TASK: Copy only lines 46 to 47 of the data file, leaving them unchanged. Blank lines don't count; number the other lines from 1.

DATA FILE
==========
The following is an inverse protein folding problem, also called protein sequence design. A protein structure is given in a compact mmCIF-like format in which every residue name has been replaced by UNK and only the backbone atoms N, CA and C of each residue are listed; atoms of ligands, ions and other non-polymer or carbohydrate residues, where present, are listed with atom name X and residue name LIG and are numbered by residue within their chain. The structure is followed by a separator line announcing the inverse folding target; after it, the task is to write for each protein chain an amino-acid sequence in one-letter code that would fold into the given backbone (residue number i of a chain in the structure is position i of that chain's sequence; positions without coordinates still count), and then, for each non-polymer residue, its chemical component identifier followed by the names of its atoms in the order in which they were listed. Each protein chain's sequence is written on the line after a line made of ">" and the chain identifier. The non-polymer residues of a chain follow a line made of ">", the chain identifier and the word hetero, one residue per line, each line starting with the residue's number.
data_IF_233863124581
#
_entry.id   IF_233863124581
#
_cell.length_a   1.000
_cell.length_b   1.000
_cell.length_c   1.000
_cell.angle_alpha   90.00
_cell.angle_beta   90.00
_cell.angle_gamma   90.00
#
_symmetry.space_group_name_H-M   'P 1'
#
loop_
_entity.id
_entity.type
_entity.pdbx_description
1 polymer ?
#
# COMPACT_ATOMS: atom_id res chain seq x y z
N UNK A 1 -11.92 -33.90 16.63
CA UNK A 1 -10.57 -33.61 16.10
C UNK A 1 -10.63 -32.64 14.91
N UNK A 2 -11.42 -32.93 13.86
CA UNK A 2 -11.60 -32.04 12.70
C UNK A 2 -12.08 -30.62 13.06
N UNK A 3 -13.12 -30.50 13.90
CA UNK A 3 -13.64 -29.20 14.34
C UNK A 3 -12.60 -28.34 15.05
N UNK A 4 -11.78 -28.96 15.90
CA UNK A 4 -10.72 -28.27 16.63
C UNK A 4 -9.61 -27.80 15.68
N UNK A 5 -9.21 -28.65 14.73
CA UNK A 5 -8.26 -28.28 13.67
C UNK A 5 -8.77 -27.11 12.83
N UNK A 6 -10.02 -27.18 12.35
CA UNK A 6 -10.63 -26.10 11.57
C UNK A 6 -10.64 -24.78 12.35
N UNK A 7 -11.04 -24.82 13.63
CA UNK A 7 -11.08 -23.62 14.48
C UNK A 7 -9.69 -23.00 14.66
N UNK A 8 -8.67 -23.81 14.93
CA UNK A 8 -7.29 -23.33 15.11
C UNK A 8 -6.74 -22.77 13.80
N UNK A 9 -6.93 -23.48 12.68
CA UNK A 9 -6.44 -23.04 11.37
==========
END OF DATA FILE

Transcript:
N UNK A 9 -6.93 -23.48 12.68
CA UNK A 9 -6.44 -23.04 11.37